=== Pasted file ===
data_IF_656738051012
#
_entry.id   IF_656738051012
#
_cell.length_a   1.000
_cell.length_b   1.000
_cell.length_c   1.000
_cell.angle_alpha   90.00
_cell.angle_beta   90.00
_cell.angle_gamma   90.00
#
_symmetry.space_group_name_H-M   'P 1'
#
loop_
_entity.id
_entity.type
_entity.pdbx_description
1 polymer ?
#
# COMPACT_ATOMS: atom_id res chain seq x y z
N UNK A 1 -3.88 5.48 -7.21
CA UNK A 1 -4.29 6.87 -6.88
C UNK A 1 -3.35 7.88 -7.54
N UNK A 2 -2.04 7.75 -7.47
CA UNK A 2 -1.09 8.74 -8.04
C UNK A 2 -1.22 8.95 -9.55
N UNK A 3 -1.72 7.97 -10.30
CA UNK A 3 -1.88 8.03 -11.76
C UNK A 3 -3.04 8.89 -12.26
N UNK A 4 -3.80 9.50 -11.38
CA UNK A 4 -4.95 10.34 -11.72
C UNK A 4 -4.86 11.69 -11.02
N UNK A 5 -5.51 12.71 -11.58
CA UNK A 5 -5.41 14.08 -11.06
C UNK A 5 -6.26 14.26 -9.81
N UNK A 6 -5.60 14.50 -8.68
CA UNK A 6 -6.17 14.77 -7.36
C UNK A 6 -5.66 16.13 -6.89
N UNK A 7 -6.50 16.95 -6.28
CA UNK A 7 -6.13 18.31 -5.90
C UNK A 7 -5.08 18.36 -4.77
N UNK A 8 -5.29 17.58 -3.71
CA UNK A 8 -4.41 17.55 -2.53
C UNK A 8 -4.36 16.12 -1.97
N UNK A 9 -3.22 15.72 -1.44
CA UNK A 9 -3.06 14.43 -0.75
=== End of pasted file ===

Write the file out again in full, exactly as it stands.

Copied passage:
data_IF_656738051012
#
_entry.id   IF_656738051012
#
_cell.length_a   1.000
_cell.length_b   1.000
_cell.length_c   1.000
_cell.angle_alpha   90.00
_cell.angle_beta   90.00
_cell.angle_gamma   90.00
#
_symmetry.space_group_name_H-M   'P 1'
#
loop_
_entity.id
_entity.type
_entity.pdbx_description
1 polymer ?
#
# COMPACT_ATOMS: atom_id res chain seq x y z
N UNK A 1 -3.88 5.48 -7.21
CA UNK A 1 -4.29 6.87 -6.88
C UNK A 1 -3.35 7.88 -7.54
N UNK A 2 -2.04 7.75 -7.47
CA UNK A 2 -1.09 8.74 -8.04
C UNK A 2 -1.22 8.95 -9.55
N UNK A 3 -1.72 7.97 -10.30
CA UNK A 3 -1.88 8.03 -11.76
C UNK A 3 -3.04 8.89 -12.26
N UNK A 4 -3.80 9.50 -11.38
CA UNK A 4 -4.95 10.34 -11.72
C UNK A 4 -4.86 11.69 -11.02
N UNK A 5 -5.51 12.71 -11.58
CA UNK A 5 -5.41 14.08 -11.06
C UNK A 5 -6.26 14.26 -9.81
N UNK A 6 -5.60 14.50 -8.68
CA UNK A 6 -6.17 14.77 -7.36
C UNK A 6 -5.66 16.13 -6.89
N UNK A 7 -6.50 16.95 -6.28
CA UNK A 7 -6.13 18.31 -5.90
C UNK A 7 -5.08 18.36 -4.77
N UNK A 8 -5.29 17.58 -3.71
CA UNK A 8 -4.41 17.55 -2.53
C UNK A 8 -4.36 16.12 -1.97
N UNK A 9 -3.22 15.72 -1.44
CA UNK A 9 -3.06 14.43 -0.75